Storage agnostic means that VolSync does not care about the underlying storage vendor, technology, or type being implemented. For example, a data source might be a Gluster volume and the destination could be a Ceph-based storage volume or vice versa. The data can be easily replicated between the two disparate storage systems. Furthermore, the source or destination could live outside of your Kubernetes cluster or inside, making your data accessible from anywhere you need it. Lastly, VolSync also supports all Kubernetes drivers, including internal, external, CSI-based, and non-CSI-based drivers.

What type of use cases can VolSync help solve?

Now that we have a better understanding of what VolSync is, let’s start looking at some of the use cases that VolSync can help solve.

Disaster recovery (DR) and failover:

VolSync is able to do background replication, data delivery, and restoration for Persistent Systems, either with a one-to-one backup and failover, or by backing up data to an off-site repository where it can be held and restored as needed. As we’ve built on this use case and explored the possible integration points, we have seen where this functionality can be built into existing solutions and automated in a GitOps fashion or in other pipeline-type tooling.

Data distribution:

We’ve discussed VolSync’s ability to perform one-to-one data distribution, but it also has the capacity to distribute data in a one-to-many fashion. This becomes interesting in an edge scenario, where data is pushed from the central storage repository to a cloud object store and then fanned out to multiple edge sites. This enables consistent data at the edge.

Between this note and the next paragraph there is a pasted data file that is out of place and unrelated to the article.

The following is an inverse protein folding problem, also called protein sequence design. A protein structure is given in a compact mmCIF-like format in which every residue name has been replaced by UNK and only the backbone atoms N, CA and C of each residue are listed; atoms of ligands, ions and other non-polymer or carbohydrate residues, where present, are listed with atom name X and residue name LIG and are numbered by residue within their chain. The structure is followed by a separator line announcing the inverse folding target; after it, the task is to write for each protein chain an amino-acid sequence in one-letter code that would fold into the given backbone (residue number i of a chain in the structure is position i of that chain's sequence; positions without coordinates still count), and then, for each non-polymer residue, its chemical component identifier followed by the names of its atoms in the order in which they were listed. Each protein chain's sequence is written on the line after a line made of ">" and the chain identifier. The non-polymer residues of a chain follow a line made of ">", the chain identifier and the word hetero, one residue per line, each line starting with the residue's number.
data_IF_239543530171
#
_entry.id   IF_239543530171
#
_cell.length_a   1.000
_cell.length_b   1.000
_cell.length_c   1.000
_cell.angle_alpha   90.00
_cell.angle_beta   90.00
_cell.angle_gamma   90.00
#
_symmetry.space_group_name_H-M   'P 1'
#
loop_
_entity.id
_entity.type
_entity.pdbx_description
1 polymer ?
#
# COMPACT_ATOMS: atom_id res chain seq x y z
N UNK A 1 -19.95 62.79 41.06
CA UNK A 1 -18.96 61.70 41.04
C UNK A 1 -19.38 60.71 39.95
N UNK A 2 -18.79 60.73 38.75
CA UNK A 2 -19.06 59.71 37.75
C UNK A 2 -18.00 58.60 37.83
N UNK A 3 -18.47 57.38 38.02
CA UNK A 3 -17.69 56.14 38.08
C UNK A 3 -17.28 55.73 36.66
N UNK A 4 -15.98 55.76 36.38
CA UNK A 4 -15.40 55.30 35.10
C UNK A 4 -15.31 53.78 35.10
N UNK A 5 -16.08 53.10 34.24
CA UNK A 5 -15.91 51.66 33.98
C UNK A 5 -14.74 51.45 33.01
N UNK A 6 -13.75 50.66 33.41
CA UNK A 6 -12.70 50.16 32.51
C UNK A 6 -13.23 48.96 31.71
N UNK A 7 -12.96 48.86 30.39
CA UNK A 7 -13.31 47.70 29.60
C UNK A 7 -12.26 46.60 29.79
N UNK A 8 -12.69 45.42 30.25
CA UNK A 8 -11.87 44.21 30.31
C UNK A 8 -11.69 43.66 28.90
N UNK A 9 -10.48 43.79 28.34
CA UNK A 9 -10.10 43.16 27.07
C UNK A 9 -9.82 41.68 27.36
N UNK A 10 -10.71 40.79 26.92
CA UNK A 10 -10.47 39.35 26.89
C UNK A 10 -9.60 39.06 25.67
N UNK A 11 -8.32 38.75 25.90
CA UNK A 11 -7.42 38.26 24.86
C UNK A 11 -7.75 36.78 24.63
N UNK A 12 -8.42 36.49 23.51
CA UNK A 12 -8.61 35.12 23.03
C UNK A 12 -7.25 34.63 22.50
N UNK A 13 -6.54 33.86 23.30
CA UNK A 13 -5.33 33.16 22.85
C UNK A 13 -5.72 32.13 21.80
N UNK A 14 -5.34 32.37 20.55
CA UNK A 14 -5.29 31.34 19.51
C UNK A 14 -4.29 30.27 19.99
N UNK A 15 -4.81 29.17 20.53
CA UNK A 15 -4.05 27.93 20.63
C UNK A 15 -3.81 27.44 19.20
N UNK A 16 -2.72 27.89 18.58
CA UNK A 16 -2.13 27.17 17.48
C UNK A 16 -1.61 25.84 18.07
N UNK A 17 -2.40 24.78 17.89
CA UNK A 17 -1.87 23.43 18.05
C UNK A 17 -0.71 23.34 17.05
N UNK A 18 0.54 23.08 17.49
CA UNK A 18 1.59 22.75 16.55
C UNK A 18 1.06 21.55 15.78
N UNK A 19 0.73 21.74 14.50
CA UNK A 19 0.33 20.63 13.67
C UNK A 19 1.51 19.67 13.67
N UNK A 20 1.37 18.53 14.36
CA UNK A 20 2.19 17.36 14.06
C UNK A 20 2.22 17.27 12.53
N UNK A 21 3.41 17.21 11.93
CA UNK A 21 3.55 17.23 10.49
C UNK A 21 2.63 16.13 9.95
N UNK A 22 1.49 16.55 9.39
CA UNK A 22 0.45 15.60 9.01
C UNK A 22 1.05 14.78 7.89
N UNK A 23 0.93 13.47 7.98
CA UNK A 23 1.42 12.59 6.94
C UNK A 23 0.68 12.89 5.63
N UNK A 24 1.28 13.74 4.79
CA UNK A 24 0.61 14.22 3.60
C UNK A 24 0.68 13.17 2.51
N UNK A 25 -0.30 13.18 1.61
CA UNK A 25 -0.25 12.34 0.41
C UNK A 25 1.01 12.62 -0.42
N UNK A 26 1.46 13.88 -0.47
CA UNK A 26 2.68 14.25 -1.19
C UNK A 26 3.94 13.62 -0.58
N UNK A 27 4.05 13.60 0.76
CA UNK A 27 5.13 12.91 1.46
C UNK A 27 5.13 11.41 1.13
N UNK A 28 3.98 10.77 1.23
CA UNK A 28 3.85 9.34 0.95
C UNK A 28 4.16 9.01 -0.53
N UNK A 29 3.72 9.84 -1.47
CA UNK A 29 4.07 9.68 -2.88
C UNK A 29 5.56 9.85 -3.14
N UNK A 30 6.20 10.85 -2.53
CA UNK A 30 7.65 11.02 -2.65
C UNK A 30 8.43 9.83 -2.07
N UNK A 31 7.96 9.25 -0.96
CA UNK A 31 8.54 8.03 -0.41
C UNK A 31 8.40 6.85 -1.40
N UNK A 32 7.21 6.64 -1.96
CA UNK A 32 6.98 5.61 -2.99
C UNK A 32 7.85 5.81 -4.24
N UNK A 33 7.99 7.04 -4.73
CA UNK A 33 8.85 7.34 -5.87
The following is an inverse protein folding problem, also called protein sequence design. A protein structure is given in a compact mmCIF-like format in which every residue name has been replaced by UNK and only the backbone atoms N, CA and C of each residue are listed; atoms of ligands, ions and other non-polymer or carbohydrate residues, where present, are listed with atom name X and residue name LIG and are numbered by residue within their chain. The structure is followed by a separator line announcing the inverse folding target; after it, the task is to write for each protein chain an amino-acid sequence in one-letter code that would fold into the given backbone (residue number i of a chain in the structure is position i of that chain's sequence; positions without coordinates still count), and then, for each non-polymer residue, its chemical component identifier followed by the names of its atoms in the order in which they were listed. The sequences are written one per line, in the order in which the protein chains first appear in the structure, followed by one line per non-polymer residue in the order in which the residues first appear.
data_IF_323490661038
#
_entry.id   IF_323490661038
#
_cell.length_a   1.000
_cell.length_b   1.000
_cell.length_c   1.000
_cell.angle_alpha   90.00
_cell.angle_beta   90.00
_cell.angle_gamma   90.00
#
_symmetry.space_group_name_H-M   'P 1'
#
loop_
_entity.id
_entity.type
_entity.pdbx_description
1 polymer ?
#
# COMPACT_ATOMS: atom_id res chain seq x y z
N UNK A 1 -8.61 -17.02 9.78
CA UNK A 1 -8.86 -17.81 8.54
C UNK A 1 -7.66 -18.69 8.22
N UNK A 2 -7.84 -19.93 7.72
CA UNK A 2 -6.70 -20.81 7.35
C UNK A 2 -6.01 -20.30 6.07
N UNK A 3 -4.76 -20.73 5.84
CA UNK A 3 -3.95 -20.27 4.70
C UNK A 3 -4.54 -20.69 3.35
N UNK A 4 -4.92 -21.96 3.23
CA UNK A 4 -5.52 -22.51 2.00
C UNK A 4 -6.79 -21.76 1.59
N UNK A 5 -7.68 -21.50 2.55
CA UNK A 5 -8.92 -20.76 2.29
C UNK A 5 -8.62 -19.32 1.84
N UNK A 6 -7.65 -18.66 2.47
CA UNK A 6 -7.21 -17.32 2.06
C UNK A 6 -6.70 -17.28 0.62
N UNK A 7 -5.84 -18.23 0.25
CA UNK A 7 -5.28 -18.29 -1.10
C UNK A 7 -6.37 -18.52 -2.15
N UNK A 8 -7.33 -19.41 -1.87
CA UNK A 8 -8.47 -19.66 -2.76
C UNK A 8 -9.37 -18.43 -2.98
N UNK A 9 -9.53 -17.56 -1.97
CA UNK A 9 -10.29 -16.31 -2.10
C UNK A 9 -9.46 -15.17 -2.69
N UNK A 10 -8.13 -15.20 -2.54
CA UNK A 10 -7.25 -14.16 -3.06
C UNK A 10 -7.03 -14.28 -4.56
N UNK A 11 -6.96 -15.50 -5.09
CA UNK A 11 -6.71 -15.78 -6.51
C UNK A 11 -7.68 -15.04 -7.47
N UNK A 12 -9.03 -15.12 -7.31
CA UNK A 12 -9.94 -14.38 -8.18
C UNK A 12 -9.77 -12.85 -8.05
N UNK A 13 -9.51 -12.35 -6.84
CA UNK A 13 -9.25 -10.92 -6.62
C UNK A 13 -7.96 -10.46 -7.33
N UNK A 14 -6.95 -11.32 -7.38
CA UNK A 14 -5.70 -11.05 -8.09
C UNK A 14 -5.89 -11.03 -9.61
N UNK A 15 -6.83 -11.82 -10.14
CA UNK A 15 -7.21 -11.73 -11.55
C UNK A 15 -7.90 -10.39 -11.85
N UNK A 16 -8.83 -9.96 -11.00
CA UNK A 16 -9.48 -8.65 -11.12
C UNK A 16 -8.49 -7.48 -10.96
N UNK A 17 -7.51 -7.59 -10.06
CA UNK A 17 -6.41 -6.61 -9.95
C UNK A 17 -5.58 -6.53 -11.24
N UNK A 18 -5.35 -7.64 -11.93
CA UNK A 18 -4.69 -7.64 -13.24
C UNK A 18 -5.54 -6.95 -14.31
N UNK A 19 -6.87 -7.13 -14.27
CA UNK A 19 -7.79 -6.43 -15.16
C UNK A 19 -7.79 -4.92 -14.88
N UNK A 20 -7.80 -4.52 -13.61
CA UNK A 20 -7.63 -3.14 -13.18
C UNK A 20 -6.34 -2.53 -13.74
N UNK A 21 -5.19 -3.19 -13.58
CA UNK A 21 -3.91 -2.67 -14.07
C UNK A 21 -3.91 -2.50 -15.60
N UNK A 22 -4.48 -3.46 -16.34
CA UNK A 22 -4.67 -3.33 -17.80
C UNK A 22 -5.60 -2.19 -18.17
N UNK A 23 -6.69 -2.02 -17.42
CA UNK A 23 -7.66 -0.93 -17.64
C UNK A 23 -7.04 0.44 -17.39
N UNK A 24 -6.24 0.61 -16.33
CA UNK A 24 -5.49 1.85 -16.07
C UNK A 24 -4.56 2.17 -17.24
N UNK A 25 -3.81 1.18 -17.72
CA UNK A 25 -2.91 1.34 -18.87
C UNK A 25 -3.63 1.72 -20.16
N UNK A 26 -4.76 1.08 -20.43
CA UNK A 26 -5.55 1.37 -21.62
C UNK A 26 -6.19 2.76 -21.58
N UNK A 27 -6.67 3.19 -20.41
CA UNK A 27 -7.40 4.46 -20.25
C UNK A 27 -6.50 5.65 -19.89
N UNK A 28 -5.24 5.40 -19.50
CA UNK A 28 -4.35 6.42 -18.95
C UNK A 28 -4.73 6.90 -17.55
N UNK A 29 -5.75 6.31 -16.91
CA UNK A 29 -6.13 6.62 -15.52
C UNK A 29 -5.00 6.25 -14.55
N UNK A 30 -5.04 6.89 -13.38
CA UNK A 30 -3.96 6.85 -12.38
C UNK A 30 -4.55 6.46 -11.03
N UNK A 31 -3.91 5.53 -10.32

Application and data migration:

As touched on earlier, VolSync’s power is in its storage agnostic capabilities—it does not care where or what type of data volume we are talking about. 

Imagine that you have a legacy application you want to move into a shiny new Kubernetes cluster. Because VolSync is storage agnostic, it can do cross-vendor migrations in and out of clusters, moving external data of any type into a volume in Kubernetes. It can even do public, private, and on-premise migrations, making it easy to get your data where you need it. 

Off-site analytics:

If you need to scale out machine learning (ML) or analytics, VolSync can deliver the primary data to your ML/AI/Analytics platforms. With VolSync’s ability to schedule replications, the data needed for your workloads can be delivered on a consistent basis. This flexibility also gives the ability to grab multiple sources of data, and even have multiple delivery destinations for analytic processing.

Development and testing with production data:

Similar to the prior use case, VolSync can make it easy for production data to be distributed to development and testing systems across the organization. As developers build out systems, they often need to model real production data for testing; VolSync facilitates directing the test data where and when you need it.

Where do we go from here?

Now that we’ve learned a little bit more about VolSync and its use cases, what’s next for VolSync? The plan is for VolSync to continue enhancing its existing feature set and, because of its flexible architecture, also continuously look for new ways to improve data movement in a secure, efficient, lightweight, and easy-to-configure manner. 

Additionally, we are investigating potential integration points into Red Hat product and solution portfolios, including ways that VolSync can complement and enhance Red Hat solutions and disaster recovery operations, cross-vendor storage migrations, and GitOps operations in products like Red Hat Advanced Cluster Manager (RHACM).

In the coming months, we plan to publish additional follow-on posts on this topic, going deeper into the underlying working mechanics with more information and examples of how to use it, and some specific examples based on our exploration of the Red Hat use cases mentioned above.

To find more information about VolSync, or if you want to start contributing to the project, please visit our VolSync repo and docs sites, or reach out to any of the authors on this post.